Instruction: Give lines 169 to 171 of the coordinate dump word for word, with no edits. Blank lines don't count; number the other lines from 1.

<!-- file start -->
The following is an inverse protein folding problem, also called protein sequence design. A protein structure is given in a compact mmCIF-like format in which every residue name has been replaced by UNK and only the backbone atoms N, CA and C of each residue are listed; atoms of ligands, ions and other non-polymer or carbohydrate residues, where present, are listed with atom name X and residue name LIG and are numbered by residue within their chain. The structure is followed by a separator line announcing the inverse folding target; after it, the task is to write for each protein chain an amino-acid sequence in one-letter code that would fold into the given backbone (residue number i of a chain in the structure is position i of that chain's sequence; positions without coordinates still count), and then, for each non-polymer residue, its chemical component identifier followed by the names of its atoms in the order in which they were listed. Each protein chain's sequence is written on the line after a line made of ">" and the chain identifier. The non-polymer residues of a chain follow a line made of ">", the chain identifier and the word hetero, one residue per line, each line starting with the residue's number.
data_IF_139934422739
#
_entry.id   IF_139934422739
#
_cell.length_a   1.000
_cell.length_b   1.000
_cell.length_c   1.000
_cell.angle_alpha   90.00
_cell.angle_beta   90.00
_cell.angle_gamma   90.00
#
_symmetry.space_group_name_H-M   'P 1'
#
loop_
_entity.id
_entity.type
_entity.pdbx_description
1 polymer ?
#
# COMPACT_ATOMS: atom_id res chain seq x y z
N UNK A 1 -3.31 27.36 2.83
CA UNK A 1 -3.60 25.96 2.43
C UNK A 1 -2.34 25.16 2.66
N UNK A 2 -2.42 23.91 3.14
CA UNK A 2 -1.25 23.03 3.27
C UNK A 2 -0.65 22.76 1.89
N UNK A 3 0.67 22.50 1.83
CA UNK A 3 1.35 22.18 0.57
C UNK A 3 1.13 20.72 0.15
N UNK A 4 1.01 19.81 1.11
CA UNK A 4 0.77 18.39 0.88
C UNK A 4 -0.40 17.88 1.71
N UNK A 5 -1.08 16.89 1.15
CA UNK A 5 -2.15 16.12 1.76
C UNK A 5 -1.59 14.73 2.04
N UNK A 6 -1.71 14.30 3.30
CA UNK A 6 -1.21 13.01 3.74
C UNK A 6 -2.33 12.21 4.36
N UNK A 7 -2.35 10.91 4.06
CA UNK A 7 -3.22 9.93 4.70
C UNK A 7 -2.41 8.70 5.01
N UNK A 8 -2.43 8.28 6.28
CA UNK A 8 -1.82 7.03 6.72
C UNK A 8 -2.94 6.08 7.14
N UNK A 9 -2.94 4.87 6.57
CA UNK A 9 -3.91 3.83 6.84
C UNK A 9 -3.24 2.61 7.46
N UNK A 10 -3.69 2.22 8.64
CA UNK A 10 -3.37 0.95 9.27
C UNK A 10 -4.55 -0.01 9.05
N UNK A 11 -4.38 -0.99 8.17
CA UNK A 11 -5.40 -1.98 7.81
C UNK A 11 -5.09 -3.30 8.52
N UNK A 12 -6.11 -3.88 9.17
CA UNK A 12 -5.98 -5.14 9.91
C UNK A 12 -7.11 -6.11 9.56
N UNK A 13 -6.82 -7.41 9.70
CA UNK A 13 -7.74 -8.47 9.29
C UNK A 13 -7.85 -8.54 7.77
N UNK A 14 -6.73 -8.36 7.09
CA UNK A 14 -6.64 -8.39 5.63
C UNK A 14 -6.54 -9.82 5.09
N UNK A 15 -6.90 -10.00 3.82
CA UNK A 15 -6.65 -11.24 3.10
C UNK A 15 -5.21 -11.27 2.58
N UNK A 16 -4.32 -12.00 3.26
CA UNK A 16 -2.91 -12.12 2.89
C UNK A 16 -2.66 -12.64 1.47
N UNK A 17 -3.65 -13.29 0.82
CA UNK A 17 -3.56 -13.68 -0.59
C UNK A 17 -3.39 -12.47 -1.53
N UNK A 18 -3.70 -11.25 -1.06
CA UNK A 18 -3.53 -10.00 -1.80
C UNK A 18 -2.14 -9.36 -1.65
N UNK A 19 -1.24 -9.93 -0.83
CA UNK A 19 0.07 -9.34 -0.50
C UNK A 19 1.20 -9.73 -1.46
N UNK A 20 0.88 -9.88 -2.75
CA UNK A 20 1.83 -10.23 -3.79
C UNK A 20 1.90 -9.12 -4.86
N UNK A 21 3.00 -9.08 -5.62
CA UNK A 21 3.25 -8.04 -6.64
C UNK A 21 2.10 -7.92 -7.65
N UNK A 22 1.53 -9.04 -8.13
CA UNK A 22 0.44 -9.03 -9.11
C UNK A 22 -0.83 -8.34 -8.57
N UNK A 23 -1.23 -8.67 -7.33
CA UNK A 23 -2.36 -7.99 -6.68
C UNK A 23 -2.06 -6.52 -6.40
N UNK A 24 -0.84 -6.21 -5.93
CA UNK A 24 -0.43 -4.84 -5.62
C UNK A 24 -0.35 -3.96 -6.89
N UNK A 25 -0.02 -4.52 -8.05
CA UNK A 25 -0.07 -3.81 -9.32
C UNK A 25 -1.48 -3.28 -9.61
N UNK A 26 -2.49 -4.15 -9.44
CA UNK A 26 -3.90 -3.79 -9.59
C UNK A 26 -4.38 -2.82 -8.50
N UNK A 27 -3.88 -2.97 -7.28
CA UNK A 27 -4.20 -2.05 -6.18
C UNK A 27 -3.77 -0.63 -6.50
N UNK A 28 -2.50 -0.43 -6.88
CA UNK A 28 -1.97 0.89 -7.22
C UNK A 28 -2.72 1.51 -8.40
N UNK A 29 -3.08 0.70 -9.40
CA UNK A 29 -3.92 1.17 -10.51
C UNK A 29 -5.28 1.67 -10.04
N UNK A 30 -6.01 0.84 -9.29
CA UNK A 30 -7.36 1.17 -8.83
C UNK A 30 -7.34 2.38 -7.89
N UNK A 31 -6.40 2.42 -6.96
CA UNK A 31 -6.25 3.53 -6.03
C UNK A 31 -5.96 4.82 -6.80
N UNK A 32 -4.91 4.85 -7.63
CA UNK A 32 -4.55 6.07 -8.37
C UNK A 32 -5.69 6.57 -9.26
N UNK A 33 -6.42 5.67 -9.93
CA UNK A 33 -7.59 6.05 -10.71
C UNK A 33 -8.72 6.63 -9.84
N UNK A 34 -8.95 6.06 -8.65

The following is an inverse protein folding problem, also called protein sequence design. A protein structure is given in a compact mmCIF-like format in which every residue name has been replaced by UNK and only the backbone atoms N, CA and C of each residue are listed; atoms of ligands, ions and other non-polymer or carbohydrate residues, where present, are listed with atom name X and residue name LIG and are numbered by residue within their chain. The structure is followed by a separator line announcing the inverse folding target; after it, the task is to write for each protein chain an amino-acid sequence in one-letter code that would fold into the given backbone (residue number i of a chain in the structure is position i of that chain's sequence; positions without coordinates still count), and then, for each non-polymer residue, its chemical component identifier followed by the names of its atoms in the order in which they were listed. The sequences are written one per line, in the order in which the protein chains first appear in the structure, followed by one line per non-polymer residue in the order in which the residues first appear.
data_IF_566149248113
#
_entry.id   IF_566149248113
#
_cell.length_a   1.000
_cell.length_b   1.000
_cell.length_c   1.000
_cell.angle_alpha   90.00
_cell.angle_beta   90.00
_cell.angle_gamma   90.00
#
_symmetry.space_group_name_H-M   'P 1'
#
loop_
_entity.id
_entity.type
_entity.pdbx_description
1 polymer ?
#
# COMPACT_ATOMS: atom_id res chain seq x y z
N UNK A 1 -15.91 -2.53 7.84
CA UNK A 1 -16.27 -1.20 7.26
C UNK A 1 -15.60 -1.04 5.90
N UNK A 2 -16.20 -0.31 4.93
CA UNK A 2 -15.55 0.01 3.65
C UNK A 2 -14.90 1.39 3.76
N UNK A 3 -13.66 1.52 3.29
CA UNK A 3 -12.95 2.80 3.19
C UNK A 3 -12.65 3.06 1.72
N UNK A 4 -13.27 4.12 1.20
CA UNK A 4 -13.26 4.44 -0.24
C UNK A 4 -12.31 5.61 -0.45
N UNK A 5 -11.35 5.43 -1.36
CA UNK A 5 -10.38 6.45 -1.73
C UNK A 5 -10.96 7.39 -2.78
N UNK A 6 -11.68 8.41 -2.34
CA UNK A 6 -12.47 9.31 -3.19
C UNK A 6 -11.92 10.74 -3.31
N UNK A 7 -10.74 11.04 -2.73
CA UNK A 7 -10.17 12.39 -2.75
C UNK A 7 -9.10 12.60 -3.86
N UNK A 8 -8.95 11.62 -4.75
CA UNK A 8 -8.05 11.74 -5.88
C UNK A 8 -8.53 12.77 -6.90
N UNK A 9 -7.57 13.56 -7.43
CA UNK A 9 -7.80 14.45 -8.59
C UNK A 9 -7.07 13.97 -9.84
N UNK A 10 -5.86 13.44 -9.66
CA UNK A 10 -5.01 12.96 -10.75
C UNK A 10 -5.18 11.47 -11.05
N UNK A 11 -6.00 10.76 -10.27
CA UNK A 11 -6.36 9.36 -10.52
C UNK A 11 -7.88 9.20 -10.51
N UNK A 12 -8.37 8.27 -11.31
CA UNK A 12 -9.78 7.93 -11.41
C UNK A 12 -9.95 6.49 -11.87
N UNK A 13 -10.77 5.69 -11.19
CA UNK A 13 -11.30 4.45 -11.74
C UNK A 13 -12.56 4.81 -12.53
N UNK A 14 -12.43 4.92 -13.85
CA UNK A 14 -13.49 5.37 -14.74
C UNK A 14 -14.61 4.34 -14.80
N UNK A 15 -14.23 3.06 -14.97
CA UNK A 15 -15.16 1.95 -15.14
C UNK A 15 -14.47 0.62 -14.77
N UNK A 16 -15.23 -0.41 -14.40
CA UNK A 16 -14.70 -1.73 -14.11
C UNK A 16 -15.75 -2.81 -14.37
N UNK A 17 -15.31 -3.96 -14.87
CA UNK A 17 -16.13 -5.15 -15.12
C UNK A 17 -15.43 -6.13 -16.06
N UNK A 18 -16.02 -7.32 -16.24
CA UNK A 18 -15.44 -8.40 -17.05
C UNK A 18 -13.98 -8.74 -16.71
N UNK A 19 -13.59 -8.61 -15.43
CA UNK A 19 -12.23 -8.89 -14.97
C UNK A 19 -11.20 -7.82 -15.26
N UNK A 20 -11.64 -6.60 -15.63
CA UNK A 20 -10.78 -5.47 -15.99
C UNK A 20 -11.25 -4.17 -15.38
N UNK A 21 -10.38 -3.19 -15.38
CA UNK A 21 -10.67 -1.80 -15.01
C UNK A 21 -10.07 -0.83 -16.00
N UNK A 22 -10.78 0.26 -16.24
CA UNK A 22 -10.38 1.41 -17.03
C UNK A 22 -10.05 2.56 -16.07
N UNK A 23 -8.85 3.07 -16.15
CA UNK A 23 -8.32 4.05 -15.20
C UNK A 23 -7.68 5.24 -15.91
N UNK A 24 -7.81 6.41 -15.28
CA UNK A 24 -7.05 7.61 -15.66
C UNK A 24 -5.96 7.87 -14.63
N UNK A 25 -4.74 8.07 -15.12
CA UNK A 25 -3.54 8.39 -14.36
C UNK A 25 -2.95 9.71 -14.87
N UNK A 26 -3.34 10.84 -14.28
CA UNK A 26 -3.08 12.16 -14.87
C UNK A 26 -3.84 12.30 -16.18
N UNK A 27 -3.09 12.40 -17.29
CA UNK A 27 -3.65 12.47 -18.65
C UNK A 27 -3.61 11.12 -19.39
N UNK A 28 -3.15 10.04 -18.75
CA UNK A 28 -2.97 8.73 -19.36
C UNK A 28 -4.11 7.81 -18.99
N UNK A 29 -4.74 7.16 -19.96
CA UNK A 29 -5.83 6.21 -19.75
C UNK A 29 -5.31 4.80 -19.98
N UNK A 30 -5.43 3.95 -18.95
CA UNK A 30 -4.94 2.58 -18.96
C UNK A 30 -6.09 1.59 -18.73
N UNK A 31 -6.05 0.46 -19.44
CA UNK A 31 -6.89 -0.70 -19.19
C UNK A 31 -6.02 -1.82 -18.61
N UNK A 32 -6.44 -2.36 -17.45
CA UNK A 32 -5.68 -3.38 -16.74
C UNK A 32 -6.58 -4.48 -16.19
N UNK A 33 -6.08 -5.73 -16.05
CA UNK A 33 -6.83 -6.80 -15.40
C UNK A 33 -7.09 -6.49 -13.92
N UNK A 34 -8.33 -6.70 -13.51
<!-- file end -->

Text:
C UNK A 9 -7.07 13.97 -9.84
N UNK A 10 -5.86 13.44 -9.66
CA UNK A 10 -5.01 12.96 -10.75